In my last post, I mentioned my attempt to make a boudin di ricotta (below). It either went wrong, or this retro cheesecake just wasn’t to my taste. Either way, one thing the dish got me thinking about was the word budino, which can be translated as “pudding”.
As anyone who’s interested in food, or eating, or sausages, or dessert, knows, the meaning of the word pudding can be little complicated. Likewise budino.
English has the word pudding, French boudin, and Italian budino. Surely these are all related? It’s agreed that the latter words come from the Latin for gut or intestine, botellus, which relates to the modern Italian word budella. English etymological dictionaries, on the other hand, suggest that the word pudding may comes from old English and German words for swellings and lumps (puduc, puddek etc). Thankfully, other sources posit1 botellus as an alternative source too. The relationship seems too strong for the English word to not have the Latin root, surely?
Originally, pudding, budino and boudin all referred to much the same kind of product: sausages made with blood, meal, fat and animal bits (including ambergris, a sperm whale digestive byproduct), all stuffed into intestinal membrane and steamed or boiled.
This sense of the word still exists in the things like the Scottish haggis, or the British black pudding, its French cousin boudin noir, and even an Italian cousin called sanguinaccio 2 (from the Latin sanguis, blood). Interestingly, though, the latter straddles both the older sense of the savoury pudding, and the modern usage, which more commonly refers to desserts. Italy has various versions of sanguinaccio, running the spectrum from full savoury sausage, to a chocolate pudding traditionally thickened and flavoured with fresh pigs’ blood at the time of slaughter to a basic chocolate pudding like a mousse, with nary a pig byproduct.
Although in British English, the word pudding has become almost synonymous with dessert, for me (I’m English), it more specifically refers to dishes that have been steamed or boiled.
Again, in the Middle Ages, food, specifically the food of the rich, would blend what we now consider very different flavours: the savoury with the sweet, meat with spices, salt and sugar. British mincemeat (as in Christmas mince pies) originally took this form, for example.
When one strain of the pudding evolved into savoury sausages, other strains evolved into desserts. The meat in the dish would have been reduced to fat in the form of suet or lard, while the grain, fruit, sugar and spices might have stayed. The animal membrane was replaced with a cloth, then latter a ceramic bowl, though the pudding was still cooked by boiling or steaming.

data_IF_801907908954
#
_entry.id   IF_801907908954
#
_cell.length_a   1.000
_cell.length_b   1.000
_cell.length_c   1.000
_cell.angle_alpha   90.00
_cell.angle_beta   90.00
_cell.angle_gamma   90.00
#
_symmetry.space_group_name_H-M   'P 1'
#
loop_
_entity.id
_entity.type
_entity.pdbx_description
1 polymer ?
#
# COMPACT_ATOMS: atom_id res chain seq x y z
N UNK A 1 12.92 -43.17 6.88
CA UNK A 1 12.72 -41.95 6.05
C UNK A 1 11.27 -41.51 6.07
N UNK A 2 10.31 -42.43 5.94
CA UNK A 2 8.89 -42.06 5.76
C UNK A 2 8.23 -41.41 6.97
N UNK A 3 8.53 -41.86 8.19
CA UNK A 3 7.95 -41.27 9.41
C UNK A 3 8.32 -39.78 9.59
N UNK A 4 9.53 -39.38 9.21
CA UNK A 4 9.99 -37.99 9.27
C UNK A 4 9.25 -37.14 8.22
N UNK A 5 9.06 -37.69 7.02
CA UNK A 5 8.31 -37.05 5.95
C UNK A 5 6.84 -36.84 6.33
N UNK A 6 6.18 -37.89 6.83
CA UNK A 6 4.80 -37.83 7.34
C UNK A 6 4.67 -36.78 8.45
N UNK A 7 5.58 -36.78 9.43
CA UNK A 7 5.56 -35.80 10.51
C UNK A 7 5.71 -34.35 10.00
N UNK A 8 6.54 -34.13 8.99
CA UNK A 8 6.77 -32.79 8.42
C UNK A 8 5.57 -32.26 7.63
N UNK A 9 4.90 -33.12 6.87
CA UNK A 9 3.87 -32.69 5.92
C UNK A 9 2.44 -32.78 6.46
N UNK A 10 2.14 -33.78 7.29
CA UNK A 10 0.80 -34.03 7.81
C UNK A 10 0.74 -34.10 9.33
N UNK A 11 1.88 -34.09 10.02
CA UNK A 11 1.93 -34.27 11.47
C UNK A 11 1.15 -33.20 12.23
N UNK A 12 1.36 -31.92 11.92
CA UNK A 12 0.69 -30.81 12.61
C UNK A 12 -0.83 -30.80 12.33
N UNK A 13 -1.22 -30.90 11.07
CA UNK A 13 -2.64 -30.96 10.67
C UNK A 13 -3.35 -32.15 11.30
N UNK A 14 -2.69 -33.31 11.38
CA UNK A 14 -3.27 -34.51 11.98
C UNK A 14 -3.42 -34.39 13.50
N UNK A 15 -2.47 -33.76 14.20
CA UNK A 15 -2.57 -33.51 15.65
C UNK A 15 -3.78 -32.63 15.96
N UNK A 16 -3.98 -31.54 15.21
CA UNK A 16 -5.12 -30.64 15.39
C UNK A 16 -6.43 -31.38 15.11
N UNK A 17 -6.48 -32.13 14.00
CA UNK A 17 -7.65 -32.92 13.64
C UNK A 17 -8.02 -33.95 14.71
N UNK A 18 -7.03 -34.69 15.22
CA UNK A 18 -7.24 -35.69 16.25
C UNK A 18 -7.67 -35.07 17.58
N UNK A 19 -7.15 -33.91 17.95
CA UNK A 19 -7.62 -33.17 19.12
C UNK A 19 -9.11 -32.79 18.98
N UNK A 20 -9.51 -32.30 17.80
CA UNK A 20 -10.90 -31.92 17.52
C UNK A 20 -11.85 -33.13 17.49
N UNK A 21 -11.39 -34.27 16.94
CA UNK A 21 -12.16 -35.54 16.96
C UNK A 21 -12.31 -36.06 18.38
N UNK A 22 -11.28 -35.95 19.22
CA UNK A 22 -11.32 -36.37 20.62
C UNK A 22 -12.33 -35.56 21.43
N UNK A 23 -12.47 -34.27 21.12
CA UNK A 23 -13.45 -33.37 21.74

This path of evolution gives us things like British Christmas pudding, schoolboys’ favourite spotted dick, bread-and-fruit summer pudding and other dishes where even the fruit and spice has evolved out, such as one personal fave, treacle sponge pudding. Strangely, the word’s usage narrowed down even further in North American English, where, as I understand it, pudding just refers to mousse or custard-like deserts.
The abovementioned treacle sponge pudding is basically just a steamed cake mixture made with golden syrup (a gingery version of mine can be found here). If an equivalent type of mix is instead baked, then served as a dessert, it’s still a called a pudding (in BE). It may be long way from stuffed intestine but it’s still a descendant. We also still have savoury puddings in Britain, where a pastry crust is filled with meat and/or vegetables and steamed or boiled in a ceramic pudding basin (eg this one made with venison).
So any time Anglophones from North America and the British Isles find themselves arguing about the meaning of the word pudding – something we’ve done with a Canadian friend – bear this wonderful, convoluted history in mind!
1 From Etymonline: pudding (n.) c.1300, “a kind of sausage: the stomach or one of the entrails of a pig, sheep, etc., stuffed with minced meat, suet, seasoning, boiled and kept till needed,” perhaps from a West Germanic stem *pud– “to swell” (cf. Old English puduc “a wen,” Westphalian dialect puddek “lump, pudding,” Low German pudde-wurst “black pudding,” English dialectal pod “belly;” also cf. pudgy).
Other possibility is the traditional one that it is from Old French boudin “sausage,” from Vulgar Latin botellinus, from Latin botellus “sausage” (change of French b– to English p– presents difficulties, but cf. purse). The modern sense had emerged by 1670, from extension to other foods boiled or steamed in a bag or sack (16c.). German pudding, French pouding, Swedish pudding, Irish putog are from English.
2 You can find recipes for various versions of sanguinnaccio online. There’s a more savoury one here (and pictured above). And while this one is made using sausage casings, it’s more a dessert. While this one (in Italian) is decidedly a dessert, made with neither sausages casings or even blood: so basically a chocolate mousse.